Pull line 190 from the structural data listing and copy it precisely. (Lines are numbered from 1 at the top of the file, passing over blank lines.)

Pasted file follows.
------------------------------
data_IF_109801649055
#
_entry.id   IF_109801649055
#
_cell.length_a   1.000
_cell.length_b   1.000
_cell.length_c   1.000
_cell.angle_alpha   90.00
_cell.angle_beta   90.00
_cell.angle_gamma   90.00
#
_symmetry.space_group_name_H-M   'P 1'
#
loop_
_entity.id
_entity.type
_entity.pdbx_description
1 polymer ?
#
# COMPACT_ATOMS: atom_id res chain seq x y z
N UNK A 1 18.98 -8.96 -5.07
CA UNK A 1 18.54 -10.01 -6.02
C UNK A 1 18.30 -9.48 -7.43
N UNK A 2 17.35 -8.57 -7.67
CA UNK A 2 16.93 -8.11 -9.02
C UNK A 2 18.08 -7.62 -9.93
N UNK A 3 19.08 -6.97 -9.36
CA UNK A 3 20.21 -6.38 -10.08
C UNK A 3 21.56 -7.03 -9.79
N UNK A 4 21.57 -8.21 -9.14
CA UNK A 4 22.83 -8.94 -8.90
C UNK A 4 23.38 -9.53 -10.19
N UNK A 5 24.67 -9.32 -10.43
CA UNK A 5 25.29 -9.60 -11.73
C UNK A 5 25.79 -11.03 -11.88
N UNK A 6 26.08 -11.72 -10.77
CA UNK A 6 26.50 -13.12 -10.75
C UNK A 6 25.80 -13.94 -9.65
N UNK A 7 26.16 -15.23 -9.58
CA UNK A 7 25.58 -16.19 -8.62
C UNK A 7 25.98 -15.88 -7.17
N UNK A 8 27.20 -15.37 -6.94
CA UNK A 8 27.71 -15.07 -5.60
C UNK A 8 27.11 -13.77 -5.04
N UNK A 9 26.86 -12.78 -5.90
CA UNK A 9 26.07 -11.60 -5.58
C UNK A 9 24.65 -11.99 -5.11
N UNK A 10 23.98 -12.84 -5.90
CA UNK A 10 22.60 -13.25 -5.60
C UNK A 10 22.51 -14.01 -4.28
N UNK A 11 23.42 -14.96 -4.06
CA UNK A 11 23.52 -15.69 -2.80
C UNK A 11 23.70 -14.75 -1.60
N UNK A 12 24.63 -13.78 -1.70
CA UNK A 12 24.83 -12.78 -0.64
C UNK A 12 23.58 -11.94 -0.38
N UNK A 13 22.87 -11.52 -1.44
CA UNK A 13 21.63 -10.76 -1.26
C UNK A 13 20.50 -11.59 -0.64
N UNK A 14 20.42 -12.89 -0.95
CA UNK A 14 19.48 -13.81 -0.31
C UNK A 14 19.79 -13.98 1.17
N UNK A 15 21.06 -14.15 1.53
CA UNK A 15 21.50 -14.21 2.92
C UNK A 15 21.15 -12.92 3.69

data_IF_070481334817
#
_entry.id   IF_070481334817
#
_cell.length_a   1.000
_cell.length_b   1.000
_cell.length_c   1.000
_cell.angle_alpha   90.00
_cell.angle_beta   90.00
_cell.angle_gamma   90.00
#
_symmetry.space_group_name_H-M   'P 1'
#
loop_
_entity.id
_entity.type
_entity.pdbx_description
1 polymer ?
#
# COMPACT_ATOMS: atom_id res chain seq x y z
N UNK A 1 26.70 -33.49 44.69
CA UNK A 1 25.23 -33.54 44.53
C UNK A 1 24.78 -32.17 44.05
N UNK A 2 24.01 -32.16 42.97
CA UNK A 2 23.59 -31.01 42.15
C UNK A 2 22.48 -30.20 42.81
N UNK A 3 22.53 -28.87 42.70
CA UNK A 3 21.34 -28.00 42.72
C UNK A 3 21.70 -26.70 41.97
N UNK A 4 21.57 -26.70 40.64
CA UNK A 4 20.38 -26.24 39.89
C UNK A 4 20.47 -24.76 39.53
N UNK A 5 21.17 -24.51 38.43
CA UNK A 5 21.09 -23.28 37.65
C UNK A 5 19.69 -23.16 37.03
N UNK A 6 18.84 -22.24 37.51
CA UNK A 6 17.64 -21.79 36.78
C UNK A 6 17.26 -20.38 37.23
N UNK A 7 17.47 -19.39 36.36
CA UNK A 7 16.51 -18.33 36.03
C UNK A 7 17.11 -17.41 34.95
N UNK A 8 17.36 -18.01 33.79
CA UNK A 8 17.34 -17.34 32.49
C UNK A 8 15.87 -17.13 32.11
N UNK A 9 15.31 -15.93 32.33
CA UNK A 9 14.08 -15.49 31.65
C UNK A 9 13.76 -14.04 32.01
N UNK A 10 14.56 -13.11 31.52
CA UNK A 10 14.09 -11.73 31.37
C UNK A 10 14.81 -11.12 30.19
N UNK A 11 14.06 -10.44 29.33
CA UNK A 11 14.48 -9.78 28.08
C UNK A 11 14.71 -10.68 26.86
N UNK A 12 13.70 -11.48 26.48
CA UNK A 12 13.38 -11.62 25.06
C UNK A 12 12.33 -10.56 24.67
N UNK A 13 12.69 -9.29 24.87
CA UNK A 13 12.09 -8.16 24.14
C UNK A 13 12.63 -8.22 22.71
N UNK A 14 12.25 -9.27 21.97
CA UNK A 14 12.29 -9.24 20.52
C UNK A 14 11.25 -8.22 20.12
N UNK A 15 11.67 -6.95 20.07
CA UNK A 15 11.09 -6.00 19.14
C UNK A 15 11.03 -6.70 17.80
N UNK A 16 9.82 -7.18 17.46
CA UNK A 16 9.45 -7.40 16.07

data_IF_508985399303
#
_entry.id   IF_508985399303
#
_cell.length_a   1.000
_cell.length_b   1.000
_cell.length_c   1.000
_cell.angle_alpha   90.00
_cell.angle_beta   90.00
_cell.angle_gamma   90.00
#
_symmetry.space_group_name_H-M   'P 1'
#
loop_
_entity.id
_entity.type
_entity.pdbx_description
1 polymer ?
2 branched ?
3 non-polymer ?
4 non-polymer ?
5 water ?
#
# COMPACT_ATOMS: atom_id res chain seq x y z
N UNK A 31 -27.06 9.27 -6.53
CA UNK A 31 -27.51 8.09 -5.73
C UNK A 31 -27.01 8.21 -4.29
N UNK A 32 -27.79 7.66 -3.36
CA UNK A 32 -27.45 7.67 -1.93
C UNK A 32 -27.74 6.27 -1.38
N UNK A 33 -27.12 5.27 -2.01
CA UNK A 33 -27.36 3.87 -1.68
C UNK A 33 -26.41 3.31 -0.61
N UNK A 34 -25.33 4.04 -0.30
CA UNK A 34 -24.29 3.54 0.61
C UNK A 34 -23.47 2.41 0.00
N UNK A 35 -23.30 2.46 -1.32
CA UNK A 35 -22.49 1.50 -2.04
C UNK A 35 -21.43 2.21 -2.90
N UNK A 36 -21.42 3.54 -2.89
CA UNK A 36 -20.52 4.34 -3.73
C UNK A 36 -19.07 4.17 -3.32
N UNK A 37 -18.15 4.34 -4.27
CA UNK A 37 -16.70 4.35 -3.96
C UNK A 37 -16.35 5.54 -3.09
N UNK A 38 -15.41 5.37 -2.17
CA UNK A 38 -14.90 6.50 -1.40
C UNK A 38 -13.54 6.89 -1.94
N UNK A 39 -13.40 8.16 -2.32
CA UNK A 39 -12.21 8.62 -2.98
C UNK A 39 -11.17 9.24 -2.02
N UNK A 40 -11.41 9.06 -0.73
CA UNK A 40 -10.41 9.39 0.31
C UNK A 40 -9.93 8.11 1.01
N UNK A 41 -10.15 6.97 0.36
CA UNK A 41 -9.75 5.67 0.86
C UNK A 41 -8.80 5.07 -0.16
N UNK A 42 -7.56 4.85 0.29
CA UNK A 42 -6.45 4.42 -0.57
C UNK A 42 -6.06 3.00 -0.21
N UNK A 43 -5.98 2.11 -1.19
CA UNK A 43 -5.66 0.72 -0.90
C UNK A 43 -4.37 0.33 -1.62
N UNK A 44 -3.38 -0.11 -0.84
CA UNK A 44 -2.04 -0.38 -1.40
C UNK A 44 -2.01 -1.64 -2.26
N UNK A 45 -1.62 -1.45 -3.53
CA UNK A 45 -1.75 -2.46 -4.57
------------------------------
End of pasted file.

N UNK A 42 -7.56 4.85 0.29